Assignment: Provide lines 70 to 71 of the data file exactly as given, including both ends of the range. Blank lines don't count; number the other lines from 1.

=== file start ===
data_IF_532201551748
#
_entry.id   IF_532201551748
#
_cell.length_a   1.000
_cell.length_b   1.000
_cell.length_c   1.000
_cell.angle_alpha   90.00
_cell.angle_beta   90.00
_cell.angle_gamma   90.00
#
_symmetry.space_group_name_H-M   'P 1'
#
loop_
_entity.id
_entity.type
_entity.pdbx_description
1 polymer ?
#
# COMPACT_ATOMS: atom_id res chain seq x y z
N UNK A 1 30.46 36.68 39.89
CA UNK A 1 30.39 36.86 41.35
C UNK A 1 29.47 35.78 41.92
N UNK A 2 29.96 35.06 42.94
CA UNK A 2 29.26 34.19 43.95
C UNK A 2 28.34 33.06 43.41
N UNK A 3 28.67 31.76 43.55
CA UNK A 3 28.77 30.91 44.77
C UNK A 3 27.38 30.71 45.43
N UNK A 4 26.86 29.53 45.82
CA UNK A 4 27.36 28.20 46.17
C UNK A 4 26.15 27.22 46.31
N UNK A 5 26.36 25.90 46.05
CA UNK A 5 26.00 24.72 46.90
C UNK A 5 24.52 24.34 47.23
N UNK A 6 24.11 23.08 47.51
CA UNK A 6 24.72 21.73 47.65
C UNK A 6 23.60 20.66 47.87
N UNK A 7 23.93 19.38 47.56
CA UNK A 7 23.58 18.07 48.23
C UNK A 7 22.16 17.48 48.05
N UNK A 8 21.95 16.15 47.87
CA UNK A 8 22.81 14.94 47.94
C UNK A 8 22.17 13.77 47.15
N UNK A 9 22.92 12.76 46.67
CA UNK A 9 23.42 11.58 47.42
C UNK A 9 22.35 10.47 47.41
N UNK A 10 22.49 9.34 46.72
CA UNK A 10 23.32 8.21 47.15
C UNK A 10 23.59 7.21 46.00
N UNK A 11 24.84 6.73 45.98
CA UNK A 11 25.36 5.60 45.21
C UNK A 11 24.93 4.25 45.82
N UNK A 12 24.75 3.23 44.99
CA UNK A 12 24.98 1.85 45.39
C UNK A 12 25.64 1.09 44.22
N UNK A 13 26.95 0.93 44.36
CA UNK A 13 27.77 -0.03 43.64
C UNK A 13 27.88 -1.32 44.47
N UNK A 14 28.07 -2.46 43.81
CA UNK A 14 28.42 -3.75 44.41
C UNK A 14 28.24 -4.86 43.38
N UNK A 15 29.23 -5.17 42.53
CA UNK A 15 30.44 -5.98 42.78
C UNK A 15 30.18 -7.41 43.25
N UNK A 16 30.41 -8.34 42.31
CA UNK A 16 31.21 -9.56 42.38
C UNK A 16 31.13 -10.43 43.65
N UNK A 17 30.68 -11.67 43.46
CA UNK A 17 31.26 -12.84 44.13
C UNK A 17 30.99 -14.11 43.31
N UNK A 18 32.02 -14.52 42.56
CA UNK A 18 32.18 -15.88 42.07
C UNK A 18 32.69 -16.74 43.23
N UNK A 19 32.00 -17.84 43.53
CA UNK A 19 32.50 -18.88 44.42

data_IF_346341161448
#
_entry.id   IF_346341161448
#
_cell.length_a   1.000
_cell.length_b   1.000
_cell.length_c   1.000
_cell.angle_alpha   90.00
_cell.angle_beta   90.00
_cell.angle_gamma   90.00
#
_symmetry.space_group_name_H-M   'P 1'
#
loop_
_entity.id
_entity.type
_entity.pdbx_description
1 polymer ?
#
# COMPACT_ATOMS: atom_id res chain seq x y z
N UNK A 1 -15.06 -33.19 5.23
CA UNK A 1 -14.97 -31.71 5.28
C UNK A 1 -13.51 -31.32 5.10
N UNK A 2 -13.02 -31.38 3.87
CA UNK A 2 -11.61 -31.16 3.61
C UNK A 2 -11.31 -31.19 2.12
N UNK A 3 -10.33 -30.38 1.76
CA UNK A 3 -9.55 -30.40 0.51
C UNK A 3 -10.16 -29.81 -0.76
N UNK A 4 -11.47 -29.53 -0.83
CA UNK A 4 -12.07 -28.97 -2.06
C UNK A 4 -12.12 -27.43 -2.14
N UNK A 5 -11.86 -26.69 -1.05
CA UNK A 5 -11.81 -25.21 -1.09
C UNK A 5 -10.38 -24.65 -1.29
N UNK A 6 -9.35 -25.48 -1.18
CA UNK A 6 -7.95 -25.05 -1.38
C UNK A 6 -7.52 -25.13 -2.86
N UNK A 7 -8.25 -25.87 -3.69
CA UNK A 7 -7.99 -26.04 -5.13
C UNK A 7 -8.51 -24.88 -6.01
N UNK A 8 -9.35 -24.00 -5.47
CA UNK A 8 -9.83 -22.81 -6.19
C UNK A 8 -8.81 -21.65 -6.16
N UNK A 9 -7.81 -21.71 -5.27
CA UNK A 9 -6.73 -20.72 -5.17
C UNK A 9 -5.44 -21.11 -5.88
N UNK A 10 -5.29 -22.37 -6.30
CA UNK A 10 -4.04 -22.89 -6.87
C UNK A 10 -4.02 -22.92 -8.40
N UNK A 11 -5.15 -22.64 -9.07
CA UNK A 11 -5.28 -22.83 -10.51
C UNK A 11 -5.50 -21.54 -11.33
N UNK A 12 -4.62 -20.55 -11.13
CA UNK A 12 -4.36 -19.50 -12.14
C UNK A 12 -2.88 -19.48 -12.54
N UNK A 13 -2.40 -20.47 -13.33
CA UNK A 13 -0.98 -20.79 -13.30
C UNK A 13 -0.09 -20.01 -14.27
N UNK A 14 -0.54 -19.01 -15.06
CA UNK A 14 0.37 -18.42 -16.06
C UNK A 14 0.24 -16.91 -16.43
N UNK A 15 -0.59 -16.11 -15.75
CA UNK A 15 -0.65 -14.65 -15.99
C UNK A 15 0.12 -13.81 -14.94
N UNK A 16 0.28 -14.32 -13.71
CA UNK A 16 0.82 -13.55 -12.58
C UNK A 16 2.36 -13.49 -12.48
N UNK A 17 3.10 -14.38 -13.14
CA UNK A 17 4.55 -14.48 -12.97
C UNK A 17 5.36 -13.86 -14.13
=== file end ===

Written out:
CA UNK A 17 31.26 -12.84 44.13
C UNK A 17 30.99 -14.11 43.31